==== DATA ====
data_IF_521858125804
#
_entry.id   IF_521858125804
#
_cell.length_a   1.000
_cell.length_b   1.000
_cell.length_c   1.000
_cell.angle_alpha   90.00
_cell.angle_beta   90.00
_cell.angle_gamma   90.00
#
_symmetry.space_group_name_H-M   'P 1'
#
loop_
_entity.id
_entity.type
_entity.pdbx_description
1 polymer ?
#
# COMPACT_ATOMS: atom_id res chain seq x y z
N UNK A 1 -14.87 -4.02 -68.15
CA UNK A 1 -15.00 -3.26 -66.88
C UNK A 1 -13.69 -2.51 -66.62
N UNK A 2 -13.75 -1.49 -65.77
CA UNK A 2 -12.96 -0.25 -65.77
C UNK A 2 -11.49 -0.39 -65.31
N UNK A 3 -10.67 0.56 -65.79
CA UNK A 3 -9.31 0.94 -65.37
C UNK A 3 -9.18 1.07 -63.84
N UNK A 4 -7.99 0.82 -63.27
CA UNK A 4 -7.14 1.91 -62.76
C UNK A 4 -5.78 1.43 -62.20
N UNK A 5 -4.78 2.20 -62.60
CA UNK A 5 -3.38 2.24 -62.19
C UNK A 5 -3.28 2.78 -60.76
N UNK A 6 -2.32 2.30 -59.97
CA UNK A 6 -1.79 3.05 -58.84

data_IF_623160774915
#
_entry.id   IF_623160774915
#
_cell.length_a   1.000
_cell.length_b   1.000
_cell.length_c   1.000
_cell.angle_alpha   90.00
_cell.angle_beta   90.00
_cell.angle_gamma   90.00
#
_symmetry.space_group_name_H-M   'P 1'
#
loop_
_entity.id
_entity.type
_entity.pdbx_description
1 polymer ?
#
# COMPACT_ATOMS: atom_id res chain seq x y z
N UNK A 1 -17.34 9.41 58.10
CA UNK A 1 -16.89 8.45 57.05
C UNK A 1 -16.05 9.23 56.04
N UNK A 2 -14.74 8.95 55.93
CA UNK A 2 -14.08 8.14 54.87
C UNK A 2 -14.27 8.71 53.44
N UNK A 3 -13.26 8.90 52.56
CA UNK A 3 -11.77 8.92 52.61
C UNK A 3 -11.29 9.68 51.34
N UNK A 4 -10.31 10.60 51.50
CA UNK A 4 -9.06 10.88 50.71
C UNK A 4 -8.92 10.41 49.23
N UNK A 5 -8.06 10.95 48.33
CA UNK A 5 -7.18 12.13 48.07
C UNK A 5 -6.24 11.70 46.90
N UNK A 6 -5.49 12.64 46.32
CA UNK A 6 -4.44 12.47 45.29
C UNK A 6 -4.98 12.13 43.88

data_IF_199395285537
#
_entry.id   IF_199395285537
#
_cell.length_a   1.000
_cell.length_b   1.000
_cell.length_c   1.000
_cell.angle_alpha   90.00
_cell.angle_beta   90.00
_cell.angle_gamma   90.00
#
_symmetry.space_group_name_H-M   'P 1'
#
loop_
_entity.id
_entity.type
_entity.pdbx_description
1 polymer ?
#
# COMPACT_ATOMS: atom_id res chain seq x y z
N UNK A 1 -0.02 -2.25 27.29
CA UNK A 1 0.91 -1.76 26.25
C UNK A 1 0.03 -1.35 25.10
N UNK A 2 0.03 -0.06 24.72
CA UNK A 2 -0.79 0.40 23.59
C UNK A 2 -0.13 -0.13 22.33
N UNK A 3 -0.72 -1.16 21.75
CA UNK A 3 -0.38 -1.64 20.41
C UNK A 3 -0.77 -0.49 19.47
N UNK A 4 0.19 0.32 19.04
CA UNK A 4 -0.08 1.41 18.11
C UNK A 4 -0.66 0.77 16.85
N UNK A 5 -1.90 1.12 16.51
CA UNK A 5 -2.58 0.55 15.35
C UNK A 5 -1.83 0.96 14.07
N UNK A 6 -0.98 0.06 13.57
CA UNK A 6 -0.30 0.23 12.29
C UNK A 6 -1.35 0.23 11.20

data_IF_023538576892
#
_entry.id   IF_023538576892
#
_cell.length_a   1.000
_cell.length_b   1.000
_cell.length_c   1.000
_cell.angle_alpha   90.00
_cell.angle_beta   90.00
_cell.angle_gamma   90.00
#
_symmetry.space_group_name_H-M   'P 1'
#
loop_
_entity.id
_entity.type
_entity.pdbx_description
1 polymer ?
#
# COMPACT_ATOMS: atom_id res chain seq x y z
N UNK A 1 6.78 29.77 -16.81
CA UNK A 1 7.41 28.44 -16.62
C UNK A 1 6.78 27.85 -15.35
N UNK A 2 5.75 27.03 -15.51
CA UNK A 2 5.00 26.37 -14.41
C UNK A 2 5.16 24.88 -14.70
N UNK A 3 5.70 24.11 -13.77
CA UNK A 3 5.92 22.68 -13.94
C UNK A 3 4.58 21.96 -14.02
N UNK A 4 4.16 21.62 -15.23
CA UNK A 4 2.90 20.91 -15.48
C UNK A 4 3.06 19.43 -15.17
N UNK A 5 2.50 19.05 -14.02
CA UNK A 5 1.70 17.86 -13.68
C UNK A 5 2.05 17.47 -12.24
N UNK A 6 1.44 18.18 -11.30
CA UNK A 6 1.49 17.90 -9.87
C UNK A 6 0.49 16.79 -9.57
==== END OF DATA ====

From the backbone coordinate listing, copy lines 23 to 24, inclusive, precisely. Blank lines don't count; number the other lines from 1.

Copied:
C UNK A 1 -13.69 -2.51 -66.62
N UNK A 2 -13.75 -1.49 -65.77